ATF

Sample Block


Bureau of Alcohol, Tobacco, Firearms and Explosives

For Immediate Release

June 24, 2010

Benjamin B. Wagner, United States Attorney

Contact: Lauren Horwood

(916) 554-2706

usacae.edcapress@usdoj.gov

Second Superseding Indictment Handed Down in Plot to Overthrow the Government of Laos

Conspirators Planned to Arm Hmong Insurgency and Procure Mercenaries

SACRAMENTO, Calif. — United States Attorney Benjamin B. Wagner announced today that a federal grand jury in Sacramento issued a five-count second superseding indictment in United States v. Harrison Jack, et al., the pending prosecution related to the alleged 2006–2007 plot by various individuals to overthrow the government of Laos.

This case has been the result of an extensive investigation by the Bureau of Alcohol, Tobacco, Firearms and Explosives and the Federal Bureau of Investigation, including the FBI’s Joint Terrorism Task Force. Prosecuting the case are Assistant United States Attorneys S. Robert Tice-Raskin, Ellen Endrizzi, Jill Thomas, Jared Dolan, as well as Trial Attorneys Robert Wallace and Heather Schmidt of the National Security Division at the United States Department of Justice.

The second superseding indictment names the same 12 defendants presently under indictment: Harrison Jack, 63, of Woodland; Lo Cha Thao, 37, of Clovis; Lo Thao, 66, of Sacramento; Youa True Vang, 73, of Sanger; Hue Vang, 41, Fresno; Chong Vang Thao, 57, of Fresno; Seng Vue, 71, of Fresno; Chue Lo, 62, of Stockton; Nhia Kao Vang, 51, of Rancho Cordova; David Vang, 51, of Fresno; Jerry Vang, 59, of Stockton; and Thomas Vang, 48, of Stockton.

The second superseding indictment alleges that the defendants conspired to acquire and furnish military arms, munitions, materiel, personnel, and money to insurgents in Laos to conduct military operations against the government of Laos and to overthrow the government. The indictment outlines a series of meetings with an undercover ATF agent and conversations among the defendants during which they allegedly outlined plans to acquire and ship arms to insurgents in Laos for use against the current government and to procure mercenaries to initiate targeted bombings of government buildings in the Lao capital, all as part of an effort to cause a coup.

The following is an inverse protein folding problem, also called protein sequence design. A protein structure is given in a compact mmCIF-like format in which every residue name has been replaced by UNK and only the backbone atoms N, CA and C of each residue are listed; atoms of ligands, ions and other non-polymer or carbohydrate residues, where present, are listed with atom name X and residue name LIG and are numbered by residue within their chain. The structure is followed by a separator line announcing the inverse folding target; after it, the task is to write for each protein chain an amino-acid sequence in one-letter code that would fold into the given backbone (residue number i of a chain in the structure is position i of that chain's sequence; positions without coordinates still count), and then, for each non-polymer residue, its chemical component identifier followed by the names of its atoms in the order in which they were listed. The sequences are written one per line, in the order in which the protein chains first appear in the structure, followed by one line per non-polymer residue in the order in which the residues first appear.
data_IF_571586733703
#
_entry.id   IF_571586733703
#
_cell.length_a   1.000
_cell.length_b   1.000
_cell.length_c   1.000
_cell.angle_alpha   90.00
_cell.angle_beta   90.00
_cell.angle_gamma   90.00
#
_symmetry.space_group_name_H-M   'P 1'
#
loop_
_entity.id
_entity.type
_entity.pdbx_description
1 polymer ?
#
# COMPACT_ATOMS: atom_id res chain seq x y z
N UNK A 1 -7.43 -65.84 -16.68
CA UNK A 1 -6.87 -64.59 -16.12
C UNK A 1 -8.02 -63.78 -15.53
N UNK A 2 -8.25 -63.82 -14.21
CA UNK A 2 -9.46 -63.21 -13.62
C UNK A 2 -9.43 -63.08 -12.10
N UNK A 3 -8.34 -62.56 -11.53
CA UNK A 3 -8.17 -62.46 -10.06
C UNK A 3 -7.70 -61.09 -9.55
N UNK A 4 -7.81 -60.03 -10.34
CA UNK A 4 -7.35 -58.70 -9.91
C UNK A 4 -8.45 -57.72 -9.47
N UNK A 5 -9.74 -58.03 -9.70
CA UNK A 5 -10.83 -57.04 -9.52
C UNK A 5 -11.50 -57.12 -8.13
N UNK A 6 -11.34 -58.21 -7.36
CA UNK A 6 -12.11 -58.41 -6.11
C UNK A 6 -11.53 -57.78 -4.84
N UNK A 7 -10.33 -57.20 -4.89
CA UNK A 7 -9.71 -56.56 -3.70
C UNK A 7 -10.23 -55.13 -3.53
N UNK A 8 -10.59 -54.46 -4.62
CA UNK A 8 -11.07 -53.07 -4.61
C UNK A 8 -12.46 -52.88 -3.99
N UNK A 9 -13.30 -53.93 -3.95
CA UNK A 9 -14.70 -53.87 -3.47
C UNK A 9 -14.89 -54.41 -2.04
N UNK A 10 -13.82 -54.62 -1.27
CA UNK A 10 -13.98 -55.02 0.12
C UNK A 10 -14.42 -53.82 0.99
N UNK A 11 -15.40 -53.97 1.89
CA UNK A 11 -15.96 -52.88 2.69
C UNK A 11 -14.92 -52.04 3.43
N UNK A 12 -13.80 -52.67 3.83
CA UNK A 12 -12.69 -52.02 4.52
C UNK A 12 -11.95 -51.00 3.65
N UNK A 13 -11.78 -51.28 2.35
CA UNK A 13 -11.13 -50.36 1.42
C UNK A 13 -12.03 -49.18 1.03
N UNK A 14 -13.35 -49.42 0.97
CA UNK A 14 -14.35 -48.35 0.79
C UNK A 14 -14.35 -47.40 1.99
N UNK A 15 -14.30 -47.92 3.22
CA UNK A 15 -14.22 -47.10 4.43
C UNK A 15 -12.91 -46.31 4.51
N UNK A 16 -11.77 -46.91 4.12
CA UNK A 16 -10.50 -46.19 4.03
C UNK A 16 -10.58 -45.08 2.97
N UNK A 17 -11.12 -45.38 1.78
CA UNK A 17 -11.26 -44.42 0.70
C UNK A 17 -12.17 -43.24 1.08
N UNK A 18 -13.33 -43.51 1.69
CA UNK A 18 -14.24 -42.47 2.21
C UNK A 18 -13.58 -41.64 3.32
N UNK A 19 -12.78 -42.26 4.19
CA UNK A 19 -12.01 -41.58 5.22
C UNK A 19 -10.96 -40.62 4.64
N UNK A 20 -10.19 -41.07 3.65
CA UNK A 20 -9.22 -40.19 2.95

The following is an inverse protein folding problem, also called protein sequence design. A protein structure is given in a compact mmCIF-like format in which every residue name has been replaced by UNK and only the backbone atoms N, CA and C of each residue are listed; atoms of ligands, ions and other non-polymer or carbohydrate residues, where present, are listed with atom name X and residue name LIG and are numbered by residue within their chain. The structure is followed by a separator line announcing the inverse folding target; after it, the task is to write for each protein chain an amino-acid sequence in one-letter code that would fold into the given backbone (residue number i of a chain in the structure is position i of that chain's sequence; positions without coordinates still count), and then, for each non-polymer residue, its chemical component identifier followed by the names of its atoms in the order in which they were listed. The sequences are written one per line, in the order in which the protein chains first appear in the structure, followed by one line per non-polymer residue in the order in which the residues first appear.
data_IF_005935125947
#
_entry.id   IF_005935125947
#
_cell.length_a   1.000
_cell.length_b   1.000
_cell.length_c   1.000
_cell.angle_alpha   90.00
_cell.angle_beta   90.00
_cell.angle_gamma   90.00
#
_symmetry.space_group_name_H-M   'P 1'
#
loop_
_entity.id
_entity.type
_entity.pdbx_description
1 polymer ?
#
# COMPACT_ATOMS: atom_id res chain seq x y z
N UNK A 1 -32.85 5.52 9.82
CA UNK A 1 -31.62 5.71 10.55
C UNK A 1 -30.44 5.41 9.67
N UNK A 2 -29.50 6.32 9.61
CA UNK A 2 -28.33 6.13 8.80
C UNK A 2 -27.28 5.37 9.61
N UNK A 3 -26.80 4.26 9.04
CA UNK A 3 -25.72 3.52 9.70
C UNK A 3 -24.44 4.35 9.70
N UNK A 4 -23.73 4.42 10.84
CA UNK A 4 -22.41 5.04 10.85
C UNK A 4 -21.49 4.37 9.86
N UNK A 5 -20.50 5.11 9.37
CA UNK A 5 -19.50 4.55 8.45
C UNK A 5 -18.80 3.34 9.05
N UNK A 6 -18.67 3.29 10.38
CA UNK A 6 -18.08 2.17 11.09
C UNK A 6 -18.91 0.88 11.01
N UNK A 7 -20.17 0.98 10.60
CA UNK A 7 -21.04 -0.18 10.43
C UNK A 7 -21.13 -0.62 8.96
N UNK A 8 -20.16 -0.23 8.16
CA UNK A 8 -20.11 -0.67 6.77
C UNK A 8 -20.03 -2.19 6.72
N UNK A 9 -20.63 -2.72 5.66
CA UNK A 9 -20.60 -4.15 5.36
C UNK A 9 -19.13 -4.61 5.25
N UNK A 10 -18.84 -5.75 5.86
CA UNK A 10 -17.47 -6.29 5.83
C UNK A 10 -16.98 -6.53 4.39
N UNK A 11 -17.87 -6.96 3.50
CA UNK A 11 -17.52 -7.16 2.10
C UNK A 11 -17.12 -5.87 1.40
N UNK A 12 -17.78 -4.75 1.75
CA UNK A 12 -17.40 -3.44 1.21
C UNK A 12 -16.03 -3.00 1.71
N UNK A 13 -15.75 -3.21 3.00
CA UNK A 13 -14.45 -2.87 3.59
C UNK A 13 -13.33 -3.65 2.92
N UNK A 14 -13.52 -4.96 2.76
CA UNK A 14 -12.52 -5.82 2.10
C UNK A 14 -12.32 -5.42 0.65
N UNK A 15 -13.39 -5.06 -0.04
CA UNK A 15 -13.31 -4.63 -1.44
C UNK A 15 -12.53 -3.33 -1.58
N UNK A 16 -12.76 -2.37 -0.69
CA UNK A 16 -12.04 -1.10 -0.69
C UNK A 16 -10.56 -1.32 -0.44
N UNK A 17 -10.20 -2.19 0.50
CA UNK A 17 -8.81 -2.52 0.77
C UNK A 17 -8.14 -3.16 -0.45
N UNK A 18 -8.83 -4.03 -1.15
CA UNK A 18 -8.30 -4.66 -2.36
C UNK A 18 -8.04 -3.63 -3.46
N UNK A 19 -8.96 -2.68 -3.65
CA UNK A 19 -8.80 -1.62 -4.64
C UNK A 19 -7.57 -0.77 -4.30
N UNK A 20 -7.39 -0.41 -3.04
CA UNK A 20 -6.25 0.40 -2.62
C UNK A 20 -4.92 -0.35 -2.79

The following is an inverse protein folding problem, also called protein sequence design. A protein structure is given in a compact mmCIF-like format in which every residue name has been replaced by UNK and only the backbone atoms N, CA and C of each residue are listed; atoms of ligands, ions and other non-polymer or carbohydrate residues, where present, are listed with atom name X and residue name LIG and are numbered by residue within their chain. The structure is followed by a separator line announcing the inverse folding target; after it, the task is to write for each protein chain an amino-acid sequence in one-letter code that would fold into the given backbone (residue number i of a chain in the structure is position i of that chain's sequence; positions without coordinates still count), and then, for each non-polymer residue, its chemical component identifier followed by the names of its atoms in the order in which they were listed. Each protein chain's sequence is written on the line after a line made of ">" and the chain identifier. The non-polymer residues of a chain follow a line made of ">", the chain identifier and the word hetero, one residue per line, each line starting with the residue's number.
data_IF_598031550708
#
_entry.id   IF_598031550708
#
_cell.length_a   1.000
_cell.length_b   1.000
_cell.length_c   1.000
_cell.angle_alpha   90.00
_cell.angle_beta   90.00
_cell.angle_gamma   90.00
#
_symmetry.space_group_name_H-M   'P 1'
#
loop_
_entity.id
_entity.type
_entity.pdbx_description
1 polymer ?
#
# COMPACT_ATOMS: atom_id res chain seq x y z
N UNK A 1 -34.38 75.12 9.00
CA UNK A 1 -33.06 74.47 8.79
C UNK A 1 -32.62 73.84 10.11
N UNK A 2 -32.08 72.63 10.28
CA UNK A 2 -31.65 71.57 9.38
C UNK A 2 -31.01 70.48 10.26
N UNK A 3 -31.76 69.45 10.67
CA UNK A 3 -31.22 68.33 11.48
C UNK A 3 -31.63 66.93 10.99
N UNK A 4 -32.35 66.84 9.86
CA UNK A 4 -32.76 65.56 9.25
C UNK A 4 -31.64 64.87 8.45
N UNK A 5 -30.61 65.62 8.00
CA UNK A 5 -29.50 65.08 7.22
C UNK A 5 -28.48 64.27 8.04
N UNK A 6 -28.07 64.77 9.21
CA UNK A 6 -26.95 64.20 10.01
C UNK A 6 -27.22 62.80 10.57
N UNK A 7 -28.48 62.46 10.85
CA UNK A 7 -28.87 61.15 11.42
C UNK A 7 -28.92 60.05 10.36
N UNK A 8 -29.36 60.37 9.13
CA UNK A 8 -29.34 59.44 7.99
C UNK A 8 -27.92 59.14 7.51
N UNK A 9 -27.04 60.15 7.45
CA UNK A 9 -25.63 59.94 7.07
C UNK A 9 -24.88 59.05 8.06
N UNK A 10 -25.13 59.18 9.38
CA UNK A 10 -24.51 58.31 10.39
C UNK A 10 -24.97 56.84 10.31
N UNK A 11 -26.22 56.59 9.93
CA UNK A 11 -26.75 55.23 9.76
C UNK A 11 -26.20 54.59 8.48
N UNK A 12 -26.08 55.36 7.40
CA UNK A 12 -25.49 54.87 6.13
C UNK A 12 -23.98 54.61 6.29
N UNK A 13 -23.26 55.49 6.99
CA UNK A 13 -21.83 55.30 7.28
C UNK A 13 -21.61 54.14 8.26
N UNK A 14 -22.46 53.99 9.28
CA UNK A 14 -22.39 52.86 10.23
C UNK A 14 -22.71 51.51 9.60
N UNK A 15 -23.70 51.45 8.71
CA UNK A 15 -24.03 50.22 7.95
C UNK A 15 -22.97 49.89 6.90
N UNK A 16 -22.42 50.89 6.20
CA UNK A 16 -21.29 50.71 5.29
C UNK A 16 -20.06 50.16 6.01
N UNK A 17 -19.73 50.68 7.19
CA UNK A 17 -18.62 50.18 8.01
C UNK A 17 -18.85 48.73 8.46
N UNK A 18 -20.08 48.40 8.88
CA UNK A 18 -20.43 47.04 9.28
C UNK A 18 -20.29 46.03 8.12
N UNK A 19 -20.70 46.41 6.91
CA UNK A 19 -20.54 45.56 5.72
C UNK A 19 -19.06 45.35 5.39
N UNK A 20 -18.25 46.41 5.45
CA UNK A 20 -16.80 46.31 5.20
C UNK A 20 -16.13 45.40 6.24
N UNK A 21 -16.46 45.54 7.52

All defendants are charged with:

  • conspiring to violate the Neutrality Act; to receive, possess and transfer machine guns and destructive devices; and to export listed defense items without a license from the U.S. Department of State (count one);
  • conspiring to kill, maim and injure persons and to damage property in a foreign country (count two);
  • conspiring to receive and transport explosives in interstate and foreign commerce (count four).
  • violating the Neutrality Act (count five).

Additionally, defendants Harrison Jack, Lo Cha Thao, Lo Thao, Hue Vang, Chong Yang Thao, Che Lo, Youa True Vang, Nhia Kao Vang, and Jerry Yang are charged with conspiring to receive and possess missile systems designed to destroy aircraft (Stinger missiles) (count three).

The second superseding indictment charges the same defendants with the same crimes as the first superseding indictment, but adds a limited number of modified allegations. For example, the first superseding indictment alleged in count one that one of the objects of the conspiracy was to acquire military arms, munitions, materiel, personnel, and money in the United States and to transfer and furnish said military arms, munitions, materiel, personnel, and money to insurgents in Laos to conduct military operations against the government of Laos or to overthrow the government of Laos. The second superseding indictment realleges these objects, but also makes similar allegations when describing the manner and means of the conspiracy.

All of the defendants have been released from custody on bail and other conditions of supervision. A hearing has been scheduled for October 15, 2010, in connection with a number of defense motions. If convicted, they face a potential sentence of life in prison. The actual sentence, however, will be determined at the discretion of the court after consideration of any applicable statutory sentencing factors and the Federal Sentencing Guidelines, which take into account a number of variables.

The charges are only allegations and the defendants are presumed innocent until and unless proven guilty beyond a reasonable doubt.

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